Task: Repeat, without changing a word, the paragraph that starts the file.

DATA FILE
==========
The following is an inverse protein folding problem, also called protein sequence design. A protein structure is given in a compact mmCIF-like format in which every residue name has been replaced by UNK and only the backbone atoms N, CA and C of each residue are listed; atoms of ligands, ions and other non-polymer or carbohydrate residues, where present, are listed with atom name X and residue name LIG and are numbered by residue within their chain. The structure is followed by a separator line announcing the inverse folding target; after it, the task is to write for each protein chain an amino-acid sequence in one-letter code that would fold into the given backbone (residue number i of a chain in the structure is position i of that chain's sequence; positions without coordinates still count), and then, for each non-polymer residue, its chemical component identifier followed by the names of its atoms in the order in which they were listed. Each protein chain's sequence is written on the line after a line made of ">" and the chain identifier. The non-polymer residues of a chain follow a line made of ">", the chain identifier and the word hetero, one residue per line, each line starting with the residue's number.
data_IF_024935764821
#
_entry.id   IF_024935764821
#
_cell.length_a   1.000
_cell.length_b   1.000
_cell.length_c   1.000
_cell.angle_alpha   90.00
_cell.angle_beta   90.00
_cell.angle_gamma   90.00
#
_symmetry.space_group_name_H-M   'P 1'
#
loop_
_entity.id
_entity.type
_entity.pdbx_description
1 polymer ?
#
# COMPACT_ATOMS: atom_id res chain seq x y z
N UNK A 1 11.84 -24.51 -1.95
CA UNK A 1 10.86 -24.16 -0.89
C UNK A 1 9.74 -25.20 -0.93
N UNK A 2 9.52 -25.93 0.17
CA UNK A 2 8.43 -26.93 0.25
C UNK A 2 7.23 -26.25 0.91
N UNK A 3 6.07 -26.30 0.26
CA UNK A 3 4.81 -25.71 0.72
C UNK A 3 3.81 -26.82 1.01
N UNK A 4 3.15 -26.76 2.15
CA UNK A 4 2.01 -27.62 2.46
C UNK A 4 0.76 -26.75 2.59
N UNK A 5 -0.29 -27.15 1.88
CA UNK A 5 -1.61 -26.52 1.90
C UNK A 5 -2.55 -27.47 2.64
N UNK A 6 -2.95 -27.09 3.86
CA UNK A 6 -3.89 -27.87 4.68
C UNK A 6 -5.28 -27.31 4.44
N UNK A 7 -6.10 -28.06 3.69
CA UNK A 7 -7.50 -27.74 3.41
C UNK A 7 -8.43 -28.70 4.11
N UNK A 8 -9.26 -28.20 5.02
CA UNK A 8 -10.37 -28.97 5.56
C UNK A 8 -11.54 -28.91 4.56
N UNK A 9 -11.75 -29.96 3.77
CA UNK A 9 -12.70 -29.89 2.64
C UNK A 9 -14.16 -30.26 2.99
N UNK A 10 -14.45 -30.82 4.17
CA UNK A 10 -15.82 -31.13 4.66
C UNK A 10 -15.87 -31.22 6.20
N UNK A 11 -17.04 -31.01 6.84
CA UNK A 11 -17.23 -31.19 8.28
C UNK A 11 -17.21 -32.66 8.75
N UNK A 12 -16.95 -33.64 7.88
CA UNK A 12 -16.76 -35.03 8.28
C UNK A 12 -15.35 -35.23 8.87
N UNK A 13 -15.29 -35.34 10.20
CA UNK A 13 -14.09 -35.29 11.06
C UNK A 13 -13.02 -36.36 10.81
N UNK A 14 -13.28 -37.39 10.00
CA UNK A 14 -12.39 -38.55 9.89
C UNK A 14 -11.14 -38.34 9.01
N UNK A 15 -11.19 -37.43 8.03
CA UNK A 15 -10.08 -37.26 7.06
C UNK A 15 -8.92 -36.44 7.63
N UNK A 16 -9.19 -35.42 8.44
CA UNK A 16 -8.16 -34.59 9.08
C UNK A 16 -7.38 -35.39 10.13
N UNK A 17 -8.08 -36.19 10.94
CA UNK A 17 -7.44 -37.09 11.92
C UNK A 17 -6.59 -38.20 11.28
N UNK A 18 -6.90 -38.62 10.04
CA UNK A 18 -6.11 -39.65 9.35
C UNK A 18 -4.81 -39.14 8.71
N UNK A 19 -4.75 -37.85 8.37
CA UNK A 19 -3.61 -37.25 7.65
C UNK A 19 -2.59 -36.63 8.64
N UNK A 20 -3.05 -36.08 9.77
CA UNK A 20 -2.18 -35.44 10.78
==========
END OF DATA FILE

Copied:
The following is an inverse protein folding problem, also called protein sequence design. A protein structure is given in a compact mmCIF-like format in which every residue name has been replaced by UNK and only the backbone atoms N, CA and C of each residue are listed; atoms of ligands, ions and other non-polymer or carbohydrate residues, where present, are listed with atom name X and residue name LIG and are numbered by residue within their chain. The structure is followed by a separator line announcing the inverse folding target; after it, the task is to write for each protein chain an amino-acid sequence in one-letter code that would fold into the given backbone (residue number i of a chain in the structure is position i of that chain's sequence; positions without coordinates still count), and then, for each non-polymer residue, its chemical component identifier followed by the names of its atoms in the order in which they were listed. Each protein chain's sequence is written on the line after a line made of ">" and the chain identifier. The non-polymer residues of a chain follow a line made of ">", the chain identifier and the word hetero, one residue per line, each line starting with the residue's number.